Which are the world’s leading talent hubs?

Christos Cabolis
Switzerland, Denmark and Luxembourg take the top spots in the IMD World Talent Ranking, while Singapore remains Asia’s best performer. Here’s why
An interview with
Chief Economist and Head of Operations of the World Competitiveness Center at IMD Business School

The COVID-19 pandemic continues to have a debilitating impact on our economies. Often discussed is the effect of the lockdowns on global demand, output and trade, but one of the other areas of the economy that is potentially going to witness a seismic shift is the hiring of global talent.

Restrictions on movement and international travel, coupled with many companies starting to see the benefits of remote working, are calling into question the efficacy of moving talent across borders. Much of education is shifting online too. What does all of this mean for talent hubs? 

European countries take up eight of the top 10 slots in the ranking, owing to their quality of education and the mobility of talent. But what about the others?

We speak with Christos Cabolis, chief economist of the World Competitiveness Center at IMD Business School, about the IMD World Talent Ranking 2020, where Asian economies trail their European peers, the impacts of the pandemic on talent mobility, and more.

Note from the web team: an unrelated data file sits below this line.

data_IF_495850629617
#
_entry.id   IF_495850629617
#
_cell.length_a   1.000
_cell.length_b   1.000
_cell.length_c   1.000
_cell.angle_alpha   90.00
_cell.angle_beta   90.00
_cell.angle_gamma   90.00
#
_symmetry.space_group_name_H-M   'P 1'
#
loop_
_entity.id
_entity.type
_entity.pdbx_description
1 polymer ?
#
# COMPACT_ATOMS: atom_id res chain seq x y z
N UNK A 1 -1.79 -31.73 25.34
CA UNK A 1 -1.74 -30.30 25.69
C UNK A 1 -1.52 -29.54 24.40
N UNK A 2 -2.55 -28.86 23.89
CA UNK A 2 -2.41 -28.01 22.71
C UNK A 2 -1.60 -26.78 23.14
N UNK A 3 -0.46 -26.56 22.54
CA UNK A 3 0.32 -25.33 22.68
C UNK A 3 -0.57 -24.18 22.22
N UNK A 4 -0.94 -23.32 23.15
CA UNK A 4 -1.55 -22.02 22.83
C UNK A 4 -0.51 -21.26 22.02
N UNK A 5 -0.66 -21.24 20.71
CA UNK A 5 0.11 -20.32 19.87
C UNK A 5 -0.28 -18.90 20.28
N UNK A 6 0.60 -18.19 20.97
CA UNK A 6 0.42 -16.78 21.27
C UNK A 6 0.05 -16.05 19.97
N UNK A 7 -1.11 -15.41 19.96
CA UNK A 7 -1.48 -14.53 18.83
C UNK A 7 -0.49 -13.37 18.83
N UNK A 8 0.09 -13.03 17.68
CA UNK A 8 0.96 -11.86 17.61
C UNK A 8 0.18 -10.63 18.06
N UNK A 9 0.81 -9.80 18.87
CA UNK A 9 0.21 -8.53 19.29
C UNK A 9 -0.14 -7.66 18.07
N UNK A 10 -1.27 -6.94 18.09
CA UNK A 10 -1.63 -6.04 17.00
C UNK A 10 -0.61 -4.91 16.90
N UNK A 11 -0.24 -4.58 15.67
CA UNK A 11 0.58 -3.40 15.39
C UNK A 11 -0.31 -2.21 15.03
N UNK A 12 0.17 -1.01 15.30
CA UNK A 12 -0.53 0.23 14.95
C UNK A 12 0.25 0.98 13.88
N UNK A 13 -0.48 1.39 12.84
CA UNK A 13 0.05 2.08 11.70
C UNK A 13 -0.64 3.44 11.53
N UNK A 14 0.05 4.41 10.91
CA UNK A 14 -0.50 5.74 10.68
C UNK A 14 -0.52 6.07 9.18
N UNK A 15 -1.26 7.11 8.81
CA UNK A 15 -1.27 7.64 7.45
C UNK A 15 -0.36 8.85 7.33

Unravel: What are some areas in which Asian economies do well?

Christos Cabolis: Keeping in mind that relevant differences are present between countries, on average, Eastern Asian economies (for example, China, Hong Kong, Japan and South Korea) tend to excel in the Investment & Development pillar of the World Talent Ranking, which measures the level of educational investments and the development of a local highly-skilled workforce to address the needs of the private sector. Meanwhile, Southeast Asian economies (such as Singapore, Malaysia, Thailand and Indonesia) tend to perform very well in the Appeal factor which assesses the extent to which an economy retains homegrown talent along with attracting highly-skilled workforce from abroad.

Unravel: What are the key areas in which they lag?

Mr Cabolis: In general, Southeast Asian economies tend to underperform in the Investment & Development pillar compared to other regions of the world. Conversely, Eastern Asian economies, on average, lag behind in attracting international talent from abroad (Appeal factor).

Unravel: The index evaluates the development, attraction and retention of human capital in 63 economies. Do we see a correlation between the three factors? Why or why not?

Mr Cabolis: These three dimensions are indeed related. The Investment and Development factor measures how an economy develops domestic talent; this naturally has a direct link with the Readiness factor, which measures the quality of the skills and competencies that are available in the country. At the same time, the Readiness factor is also related with the Appeal factor, which assesses the extent to which an economy retains homegrown talent along with drawing from the international talent pool.

Unravel: In the context of international travel coming to a standstill, how difficult is it for companies to hire the best talent from around the world?